Reconfigured Phoenix track to present challenge at Sunday's Sprint Cup race

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Tony Stewart has one career victory at Phoenix International Raceway. So does Carl Edwards.

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After Jeff Gordon won February's Sprint Cup race at Phoenix International Raceway, he took the ceremonial first dig at tearing up the track surface, which has been completed in time for Sunday afternoon's race.  File/Associated Press
File/Associated Press
After Jeff Gordon won February's Sprint Cup race at Phoenix International Raceway, he took the ceremonial first dig at tearing up the track surface, which has been completed in time for Sunday afternoon's race.

Stewart holds the track record there for the fastest race. Edwards holds the track record in qualifying.

None of that matters when they return to one-mile track in the Arizona desert this weekend.

The speedway was re-configured after the Sprint Cup Series race on Feb. 27.

The track will have progressive banking at both ends. In Turns 1 and 2 there will be 10 degrees of banking at the bottom and 11 degrees near the outside wall. In Turns 3 and 4 the bottom groove will be banked 8 degrees, moving up to 9 degrees on the outside. The front stretch also was widened from 52 feet to 62 feet.

Besides a new coat of asphalt, the biggest change will be the famed dogleg on the backstretch. The new layout will have a more-pronounced turn, pushed out an additional 95 feet compared to the old layout.

The new layout and the challenge created by new asphalt means everyone will come without notes, so the team that guesses best will have a distinct advantage for Sunday’s Kobalt Tools 500.

The new track is yet another challenge for everyone in the Chase, especially Edwards and Stewart. They are separated by just three points with two races to go, and nobody has a clue what to expect on Sunday.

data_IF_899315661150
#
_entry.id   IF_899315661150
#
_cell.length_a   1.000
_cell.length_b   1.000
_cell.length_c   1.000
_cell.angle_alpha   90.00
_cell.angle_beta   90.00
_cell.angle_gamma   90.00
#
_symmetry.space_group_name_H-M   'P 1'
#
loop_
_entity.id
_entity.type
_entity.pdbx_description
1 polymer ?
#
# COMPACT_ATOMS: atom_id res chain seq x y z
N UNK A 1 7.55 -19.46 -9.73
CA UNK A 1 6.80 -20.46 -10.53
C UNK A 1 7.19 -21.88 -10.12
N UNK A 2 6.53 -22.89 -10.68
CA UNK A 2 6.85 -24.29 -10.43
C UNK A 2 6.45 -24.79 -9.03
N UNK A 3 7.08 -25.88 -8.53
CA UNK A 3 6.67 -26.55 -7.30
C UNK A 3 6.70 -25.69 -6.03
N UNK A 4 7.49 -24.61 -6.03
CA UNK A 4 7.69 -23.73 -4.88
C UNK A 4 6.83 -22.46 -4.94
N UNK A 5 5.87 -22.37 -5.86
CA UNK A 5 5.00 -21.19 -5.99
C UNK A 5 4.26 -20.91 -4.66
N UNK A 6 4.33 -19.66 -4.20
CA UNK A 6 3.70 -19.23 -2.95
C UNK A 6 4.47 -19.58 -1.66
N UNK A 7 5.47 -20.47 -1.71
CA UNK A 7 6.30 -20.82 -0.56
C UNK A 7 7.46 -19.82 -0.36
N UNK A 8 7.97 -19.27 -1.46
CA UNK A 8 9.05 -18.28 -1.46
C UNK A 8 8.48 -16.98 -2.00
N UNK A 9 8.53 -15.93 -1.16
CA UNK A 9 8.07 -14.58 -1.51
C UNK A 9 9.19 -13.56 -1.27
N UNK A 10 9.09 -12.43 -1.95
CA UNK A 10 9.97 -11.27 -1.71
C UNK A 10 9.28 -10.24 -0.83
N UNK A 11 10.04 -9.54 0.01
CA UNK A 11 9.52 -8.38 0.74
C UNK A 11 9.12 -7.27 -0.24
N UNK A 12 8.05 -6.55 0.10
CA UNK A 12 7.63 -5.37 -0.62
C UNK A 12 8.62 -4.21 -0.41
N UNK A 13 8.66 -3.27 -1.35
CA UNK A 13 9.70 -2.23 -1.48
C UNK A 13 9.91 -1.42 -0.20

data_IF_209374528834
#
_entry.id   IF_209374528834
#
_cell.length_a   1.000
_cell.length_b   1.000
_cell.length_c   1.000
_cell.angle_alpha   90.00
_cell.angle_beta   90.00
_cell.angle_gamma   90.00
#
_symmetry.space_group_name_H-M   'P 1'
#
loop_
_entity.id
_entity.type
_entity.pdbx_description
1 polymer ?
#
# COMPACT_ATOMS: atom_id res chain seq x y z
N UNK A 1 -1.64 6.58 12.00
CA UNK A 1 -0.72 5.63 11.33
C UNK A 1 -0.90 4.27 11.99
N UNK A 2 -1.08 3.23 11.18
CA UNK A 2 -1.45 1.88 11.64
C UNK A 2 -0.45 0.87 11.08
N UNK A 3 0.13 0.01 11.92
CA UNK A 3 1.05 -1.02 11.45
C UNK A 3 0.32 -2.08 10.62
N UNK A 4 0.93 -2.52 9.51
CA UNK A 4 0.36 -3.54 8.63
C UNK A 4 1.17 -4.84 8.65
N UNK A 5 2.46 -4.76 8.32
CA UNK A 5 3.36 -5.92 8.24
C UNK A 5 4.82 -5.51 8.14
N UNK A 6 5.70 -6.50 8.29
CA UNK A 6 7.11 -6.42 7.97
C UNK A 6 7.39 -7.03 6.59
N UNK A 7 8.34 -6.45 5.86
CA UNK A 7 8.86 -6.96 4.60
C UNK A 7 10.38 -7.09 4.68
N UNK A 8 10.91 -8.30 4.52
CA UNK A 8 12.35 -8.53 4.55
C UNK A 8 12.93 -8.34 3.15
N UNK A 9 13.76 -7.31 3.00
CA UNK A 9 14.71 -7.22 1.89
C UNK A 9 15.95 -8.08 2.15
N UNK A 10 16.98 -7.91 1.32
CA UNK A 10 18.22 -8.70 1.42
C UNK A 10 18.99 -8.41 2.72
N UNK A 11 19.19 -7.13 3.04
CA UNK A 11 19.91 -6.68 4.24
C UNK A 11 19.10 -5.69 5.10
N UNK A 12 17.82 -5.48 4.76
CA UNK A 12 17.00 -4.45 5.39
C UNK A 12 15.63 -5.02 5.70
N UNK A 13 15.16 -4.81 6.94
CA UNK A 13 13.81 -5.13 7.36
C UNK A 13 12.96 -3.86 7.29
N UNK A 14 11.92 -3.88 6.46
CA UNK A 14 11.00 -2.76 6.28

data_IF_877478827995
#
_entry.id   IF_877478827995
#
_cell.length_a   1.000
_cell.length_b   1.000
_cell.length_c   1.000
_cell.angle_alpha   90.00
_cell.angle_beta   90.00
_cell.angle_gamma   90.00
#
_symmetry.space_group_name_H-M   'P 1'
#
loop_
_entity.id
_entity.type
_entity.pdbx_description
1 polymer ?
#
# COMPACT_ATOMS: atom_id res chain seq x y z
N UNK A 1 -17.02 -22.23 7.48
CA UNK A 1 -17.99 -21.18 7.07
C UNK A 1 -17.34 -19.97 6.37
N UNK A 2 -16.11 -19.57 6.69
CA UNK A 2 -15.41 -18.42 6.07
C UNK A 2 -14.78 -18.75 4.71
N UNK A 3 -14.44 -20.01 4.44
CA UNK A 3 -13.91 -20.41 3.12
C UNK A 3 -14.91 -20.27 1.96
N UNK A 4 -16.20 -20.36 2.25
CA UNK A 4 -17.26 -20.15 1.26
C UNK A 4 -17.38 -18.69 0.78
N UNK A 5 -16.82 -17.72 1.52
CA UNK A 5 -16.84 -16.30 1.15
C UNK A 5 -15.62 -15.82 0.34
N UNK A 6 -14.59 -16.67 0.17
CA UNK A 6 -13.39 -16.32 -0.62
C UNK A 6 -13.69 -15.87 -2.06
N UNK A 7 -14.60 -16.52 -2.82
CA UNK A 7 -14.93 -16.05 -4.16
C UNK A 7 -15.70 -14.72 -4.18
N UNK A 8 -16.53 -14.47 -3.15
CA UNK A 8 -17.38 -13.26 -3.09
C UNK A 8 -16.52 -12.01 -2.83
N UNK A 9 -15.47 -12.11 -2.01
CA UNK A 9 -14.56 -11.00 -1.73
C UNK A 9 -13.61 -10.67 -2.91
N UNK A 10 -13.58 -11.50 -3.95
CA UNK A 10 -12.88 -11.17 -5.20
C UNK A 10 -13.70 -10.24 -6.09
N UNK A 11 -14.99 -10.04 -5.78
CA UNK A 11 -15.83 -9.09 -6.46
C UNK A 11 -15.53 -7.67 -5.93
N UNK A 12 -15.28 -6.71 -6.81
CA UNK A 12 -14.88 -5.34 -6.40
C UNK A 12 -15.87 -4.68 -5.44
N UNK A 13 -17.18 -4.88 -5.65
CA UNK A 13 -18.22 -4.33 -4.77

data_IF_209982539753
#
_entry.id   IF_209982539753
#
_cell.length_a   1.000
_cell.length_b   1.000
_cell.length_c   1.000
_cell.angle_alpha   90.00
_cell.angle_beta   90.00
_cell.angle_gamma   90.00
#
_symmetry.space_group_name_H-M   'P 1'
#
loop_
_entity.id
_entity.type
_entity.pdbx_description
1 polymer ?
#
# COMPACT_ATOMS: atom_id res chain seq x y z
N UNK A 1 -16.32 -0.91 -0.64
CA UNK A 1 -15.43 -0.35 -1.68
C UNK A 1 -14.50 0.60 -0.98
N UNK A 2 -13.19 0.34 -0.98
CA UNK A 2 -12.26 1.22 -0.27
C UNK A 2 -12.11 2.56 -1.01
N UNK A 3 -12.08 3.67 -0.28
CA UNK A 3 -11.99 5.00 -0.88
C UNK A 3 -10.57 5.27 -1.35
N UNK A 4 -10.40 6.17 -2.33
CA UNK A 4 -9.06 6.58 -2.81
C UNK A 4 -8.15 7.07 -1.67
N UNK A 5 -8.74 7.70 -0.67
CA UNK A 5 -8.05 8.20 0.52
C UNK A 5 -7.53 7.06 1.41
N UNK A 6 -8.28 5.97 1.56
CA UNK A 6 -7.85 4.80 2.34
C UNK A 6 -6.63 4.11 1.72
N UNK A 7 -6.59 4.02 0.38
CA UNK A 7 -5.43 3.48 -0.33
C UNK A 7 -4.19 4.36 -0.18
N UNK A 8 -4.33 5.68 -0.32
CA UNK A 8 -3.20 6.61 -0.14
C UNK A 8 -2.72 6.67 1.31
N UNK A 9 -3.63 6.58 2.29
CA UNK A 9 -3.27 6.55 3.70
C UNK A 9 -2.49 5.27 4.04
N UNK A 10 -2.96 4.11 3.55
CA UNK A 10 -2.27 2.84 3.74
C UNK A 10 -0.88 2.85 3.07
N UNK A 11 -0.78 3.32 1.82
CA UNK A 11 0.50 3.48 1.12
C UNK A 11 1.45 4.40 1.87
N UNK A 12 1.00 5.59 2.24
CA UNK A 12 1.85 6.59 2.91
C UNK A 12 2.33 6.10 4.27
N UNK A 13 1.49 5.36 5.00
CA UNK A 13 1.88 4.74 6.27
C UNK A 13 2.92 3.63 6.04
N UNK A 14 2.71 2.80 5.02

“Phoenix is really the big unknown,” Edwards said. “Nobody really knows what’s going to happen (Sunday). That racetrack could throw curves to us that no one has thought about yet, that you could be ruined by or you could take advantage of and beat the competition.”

The concern for Edwards and Stewart is one will get lucky and hit on a fast setup at Phoenix and the other won’t. Both admit they’re more eager to take their championship battle to the final track a week later at Homestead, Fla.

“We’re hoping that we can run really well (at Texas last Sunday), really well at Homestead, take whatever is thrown at us at Phoenix,” Edwards said.

“I would say this first trip to Phoenix it will be more of a crew chief-engineer race. You’re going to have to really pay attention to tire wear, The setup is going to be hugely important. The track is very smooth, very easy to drive. I don’t know that you’ll be able to go there and manhandle the car and hustle it around there like you could the old Phoenix – not this first time.”

The reconfiguration was supposed to solve two problems. The pavement was worn out, so it had to be replaced. And adding progressive banking and a sharper dogleg on the backstretch is supposed to create more side-by-side racing.

So far it’s been difficult to wear in one usable groove along the inside curb. It may take several races to wear in a second groove on the outside, and that only adds to the concern.

“If the second groove doesn’t come in it will be a track position game with a lot of wrecks,” Kevin Harvick said.


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